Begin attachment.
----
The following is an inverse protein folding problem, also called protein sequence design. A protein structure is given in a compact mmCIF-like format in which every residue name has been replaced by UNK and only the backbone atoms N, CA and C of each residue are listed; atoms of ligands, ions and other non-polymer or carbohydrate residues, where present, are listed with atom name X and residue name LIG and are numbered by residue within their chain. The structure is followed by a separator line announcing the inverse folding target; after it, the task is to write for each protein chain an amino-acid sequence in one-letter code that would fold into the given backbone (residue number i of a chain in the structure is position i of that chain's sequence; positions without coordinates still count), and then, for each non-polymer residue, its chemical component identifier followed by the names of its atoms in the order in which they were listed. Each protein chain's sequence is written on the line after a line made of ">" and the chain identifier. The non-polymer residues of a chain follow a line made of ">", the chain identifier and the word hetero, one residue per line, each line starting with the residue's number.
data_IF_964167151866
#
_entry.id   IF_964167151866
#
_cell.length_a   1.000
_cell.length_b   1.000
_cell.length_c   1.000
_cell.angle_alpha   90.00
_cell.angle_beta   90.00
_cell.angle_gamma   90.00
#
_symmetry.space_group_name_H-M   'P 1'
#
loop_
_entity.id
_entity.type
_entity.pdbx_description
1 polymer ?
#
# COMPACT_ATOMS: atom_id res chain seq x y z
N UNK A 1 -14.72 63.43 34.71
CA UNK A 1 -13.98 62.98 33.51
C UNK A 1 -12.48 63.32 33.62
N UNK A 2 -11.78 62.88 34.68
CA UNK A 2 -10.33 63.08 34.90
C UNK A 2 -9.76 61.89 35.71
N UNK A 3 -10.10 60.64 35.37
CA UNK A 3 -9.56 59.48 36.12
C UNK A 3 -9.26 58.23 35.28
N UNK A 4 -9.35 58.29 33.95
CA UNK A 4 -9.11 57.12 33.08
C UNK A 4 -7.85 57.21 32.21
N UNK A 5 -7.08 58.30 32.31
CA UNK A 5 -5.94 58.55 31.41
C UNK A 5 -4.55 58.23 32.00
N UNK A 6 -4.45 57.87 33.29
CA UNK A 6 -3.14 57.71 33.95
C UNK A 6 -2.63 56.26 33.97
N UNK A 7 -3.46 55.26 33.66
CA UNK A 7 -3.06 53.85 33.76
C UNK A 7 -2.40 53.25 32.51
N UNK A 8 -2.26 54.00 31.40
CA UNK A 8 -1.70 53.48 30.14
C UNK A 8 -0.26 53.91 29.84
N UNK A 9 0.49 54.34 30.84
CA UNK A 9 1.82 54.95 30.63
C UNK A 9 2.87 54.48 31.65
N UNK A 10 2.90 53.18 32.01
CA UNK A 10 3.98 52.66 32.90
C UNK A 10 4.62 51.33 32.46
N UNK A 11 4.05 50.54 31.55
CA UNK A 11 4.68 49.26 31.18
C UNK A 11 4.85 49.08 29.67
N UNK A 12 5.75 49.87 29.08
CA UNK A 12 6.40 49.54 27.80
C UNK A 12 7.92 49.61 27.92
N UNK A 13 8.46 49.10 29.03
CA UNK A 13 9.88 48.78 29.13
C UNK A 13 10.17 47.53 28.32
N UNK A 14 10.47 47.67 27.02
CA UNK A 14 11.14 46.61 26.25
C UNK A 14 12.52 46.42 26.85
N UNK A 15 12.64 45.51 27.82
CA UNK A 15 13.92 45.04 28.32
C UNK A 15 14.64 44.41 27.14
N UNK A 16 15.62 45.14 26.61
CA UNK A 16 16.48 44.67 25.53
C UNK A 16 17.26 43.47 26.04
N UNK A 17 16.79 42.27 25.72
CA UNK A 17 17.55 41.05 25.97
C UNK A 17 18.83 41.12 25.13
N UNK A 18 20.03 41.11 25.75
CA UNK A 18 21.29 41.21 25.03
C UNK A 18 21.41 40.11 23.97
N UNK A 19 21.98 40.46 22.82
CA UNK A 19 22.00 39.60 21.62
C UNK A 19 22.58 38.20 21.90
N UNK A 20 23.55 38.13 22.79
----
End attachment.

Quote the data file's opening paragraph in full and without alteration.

The following is an inverse protein folding problem, also called protein sequence design. A protein structure is given in a compact mmCIF-like format in which every residue name has been replaced by UNK and only the backbone atoms N, CA and C of each residue are listed; atoms of ligands, ions and other non-polymer or carbohydrate residues, where present, are listed with atom name X and residue name LIG and are numbered by residue within their chain. The structure is followed by a separator line announcing the inverse folding target; after it, the task is to write for each protein chain an amino-acid sequence in one-letter code that would fold into the given backbone (residue number i of a chain in the structure is position i of that chain's sequence; positions without coordinates still count), and then, for each non-polymer residue, its chemical component identifier followed by the names of its atoms in the order in which they were listed. Each protein chain's sequence is written on the line after a line made of ">" and the chain identifier. The non-polymer residues of a chain follow a line made of ">", the chain identifier and the word hetero, one residue per line, each line starting with the residue's number.